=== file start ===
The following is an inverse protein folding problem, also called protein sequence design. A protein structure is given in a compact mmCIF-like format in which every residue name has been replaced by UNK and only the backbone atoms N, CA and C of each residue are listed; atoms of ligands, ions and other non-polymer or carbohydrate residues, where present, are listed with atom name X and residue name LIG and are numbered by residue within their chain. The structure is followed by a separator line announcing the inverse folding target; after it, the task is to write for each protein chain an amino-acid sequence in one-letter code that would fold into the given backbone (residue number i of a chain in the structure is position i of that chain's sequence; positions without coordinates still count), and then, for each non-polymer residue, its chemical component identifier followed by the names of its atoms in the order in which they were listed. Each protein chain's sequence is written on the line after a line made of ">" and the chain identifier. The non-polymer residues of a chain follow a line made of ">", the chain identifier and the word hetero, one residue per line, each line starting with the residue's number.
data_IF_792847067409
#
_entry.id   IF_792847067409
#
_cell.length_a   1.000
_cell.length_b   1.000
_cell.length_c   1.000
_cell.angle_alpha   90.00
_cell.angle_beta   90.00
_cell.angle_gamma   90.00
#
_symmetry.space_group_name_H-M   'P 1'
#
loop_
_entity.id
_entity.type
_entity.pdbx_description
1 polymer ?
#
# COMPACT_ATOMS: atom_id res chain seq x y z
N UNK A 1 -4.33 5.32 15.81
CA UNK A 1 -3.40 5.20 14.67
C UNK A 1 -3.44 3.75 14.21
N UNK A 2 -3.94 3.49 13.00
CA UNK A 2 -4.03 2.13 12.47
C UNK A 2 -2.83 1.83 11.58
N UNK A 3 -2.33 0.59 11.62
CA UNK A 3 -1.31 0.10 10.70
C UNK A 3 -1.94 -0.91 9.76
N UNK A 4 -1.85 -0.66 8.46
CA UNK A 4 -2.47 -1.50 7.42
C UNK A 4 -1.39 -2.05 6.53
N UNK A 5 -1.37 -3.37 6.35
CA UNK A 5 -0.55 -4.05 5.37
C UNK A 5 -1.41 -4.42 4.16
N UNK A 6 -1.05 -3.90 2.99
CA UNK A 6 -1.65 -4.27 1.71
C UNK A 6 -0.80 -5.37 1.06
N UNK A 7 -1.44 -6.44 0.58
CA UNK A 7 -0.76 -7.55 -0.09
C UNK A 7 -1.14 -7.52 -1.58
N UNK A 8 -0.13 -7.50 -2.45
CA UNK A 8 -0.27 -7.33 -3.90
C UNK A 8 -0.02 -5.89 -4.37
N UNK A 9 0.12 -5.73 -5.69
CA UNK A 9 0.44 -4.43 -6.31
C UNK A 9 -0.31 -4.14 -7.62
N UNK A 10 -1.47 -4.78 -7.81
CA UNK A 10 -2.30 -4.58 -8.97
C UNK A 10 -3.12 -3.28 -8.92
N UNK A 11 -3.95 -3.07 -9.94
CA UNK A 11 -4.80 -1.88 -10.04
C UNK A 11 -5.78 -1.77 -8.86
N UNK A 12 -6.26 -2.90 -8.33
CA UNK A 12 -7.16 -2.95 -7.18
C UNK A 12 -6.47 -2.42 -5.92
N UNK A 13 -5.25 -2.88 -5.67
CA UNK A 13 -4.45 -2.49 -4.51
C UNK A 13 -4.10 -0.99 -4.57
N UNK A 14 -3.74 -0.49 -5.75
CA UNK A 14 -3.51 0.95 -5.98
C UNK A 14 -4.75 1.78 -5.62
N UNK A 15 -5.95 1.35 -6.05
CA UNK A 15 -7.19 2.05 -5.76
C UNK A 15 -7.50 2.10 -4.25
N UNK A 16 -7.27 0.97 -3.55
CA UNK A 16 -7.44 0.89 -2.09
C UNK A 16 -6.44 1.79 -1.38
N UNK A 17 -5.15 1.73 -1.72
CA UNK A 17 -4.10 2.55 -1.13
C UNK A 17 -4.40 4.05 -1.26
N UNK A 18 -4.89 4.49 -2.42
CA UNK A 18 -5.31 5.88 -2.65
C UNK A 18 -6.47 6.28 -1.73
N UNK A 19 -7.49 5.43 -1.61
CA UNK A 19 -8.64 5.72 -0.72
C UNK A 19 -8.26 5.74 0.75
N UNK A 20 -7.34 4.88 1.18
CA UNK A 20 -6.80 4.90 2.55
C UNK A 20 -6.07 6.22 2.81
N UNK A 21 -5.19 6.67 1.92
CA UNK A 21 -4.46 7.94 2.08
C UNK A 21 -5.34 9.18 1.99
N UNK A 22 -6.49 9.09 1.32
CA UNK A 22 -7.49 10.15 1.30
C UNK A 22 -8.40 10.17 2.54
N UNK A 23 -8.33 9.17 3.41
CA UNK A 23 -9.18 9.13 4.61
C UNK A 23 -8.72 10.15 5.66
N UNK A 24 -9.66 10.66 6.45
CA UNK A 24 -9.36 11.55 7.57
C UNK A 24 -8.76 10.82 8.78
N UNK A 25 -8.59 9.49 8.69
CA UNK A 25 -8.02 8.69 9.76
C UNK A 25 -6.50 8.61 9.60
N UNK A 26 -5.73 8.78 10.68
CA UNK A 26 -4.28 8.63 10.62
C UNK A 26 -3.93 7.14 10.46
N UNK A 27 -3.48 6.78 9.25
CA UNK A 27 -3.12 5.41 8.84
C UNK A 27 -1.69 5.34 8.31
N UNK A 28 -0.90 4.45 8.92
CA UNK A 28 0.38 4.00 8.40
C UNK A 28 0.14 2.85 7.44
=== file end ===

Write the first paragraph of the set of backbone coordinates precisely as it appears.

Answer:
The following is an inverse protein folding problem, also called protein sequence design. A protein structure is given in a compact mmCIF-like format in which every residue name has been replaced by UNK and only the backbone atoms N, CA and C of each residue are listed; atoms of ligands, ions and other non-polymer or carbohydrate residues, where present, are listed with atom name X and residue name LIG and are numbered by residue within their chain. The structure is followed by a separator line announcing the inverse folding target; after it, the task is to write for each protein chain an amino-acid sequence in one-letter code that would fold into the given backbone (residue number i of a chain in the structure is position i of that chain's sequence; positions without coordinates still count), and then, for each non-polymer residue, its chemical component identifier followed by the names of its atoms in the order in which they were listed. Each protein chain's sequence is written on the line after a line made of ">" and the chain identifier. The non-polymer residues of a chain follow a line made of ">", the chain identifier and the word hetero, one residue per line, each line starting with the residue's number.